Recently I had the opportunity to speak with Frank Abignale, the man whose teenage years were chronicled in the book and subsequent Steven Speilberg movie, Catch Me If You Can. Mr. Abignale is considered by many to be among the most creative financial crime, forgery, and bank fraud expert to have lived. And he accomplished most of his crimes before the age of 21. For more than 30 years, he has worked for the U.S. Federal Bureau of Investigation (FBI) helping them to catch those commiting financial and e-commerce crimes. He also has developed an array of technologies that make it more difficult for forgers to create counterfeit documents.
I asked him about the use of contactless technology and its ability to increase the security of documents such as passports and payment cards. No doubt he has been asked a similar question about a “new technology” by hundreds of others over the years. You could likely substitute many things in place of “contactless” in my question (e.g. plastic cards, magnetic stripes, holograms, smart cards, biometrics).
Thus he preferred to focus on the general rather than the specific. He pointed out that technology (such as contactless ID) changes and makes systems more secure but at the same time it increases the tools available for fraud. “What I did thirty years ago is even easier today. In the past, you needed a million dollar Heidelberg press to counterfeit checks. Today it can be done with a laptop, a scanner, and a color printer.” He noted that he had to create account numbers, names, and the company representatives’ signatures. “Today a thief could simply call the AR (Accounts Receivable) department of any company, claim to be a vendor paying an invoice, and request bank routing numbers. Next call–to the communication department requesting a copy of the annual report. On page three you find the names and signatures of the CEO, CFO and other corporate officers—black ink on white glossy paper, basically camera-ready art.”
His point, it seems, was that we add a new technology that promised security improvements but concurrently that very technology as well as a host of others are being used to perpetrate new means of fraud. It is almost a balancing act. We cannot give up on methods and technologies to improve security or the good guys will fall further behind. But we must be realistic and recognize that our efforts are being coopted almost immediately.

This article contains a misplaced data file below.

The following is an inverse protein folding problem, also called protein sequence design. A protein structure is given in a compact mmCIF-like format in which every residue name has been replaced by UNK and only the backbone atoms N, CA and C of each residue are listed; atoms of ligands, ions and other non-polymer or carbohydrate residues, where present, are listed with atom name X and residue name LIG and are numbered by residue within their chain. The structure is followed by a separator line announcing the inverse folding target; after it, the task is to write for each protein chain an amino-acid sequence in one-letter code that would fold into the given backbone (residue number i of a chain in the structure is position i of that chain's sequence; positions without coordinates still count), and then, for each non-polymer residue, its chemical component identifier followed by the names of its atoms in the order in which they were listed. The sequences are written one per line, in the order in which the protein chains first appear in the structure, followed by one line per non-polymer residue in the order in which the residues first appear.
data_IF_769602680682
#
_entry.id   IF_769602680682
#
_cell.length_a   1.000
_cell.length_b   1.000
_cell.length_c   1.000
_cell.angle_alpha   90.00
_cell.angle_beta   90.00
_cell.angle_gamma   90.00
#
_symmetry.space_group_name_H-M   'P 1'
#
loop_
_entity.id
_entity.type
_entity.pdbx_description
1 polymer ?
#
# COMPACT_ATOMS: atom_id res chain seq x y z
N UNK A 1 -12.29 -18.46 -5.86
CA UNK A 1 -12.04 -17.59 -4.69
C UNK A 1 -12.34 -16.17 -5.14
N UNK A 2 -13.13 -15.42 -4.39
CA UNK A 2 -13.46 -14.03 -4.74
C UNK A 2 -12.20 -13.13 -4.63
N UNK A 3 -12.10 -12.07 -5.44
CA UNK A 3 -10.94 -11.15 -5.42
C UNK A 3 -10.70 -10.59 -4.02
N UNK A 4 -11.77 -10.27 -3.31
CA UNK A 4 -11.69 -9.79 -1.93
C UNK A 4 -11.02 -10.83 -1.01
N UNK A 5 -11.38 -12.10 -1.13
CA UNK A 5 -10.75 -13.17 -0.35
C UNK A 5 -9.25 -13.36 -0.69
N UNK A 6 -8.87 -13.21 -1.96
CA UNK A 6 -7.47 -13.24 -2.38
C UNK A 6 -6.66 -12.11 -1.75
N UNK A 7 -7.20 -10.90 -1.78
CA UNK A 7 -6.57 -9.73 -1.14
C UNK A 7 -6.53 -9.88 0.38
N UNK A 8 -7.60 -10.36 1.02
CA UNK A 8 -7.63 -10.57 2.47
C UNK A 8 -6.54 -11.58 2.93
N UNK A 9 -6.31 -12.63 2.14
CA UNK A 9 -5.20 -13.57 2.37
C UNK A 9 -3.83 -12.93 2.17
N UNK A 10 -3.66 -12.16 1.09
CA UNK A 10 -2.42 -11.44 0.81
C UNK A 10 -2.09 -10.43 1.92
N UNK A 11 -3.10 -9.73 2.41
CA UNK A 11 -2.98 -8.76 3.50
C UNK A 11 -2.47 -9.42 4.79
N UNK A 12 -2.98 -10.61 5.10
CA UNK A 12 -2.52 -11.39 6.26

Mr. Abignale points to the example of identity theft. “Identity theft is perhaps the easiest crime to commit. We have only scratched the surface of it. On the Internet today, you can readily obtain 22 important characteristics about an individual—social security number, address, neighbors, employer, salary, bank account information … To assume someone’s identity is an extremely easy process.” He adds, “If your identity has not been stolen, it is simply because someone has not yet targeted you.”
This is another example of a technology that makes information available to better protect and serve individuals being used in another manner for fraud. This is the ying and yang of technology.
This is certainly true for contactless and RFID. While it does increase the security of the documents utilizing it, there are already many unsrupulous entities working to compromise the technology and use it fraudulently. That does not mean our efforts are wasted. Rather it means we must continually strive to improve security but look regularly over our shoulders.
Chris Corum, Editor, [email protected]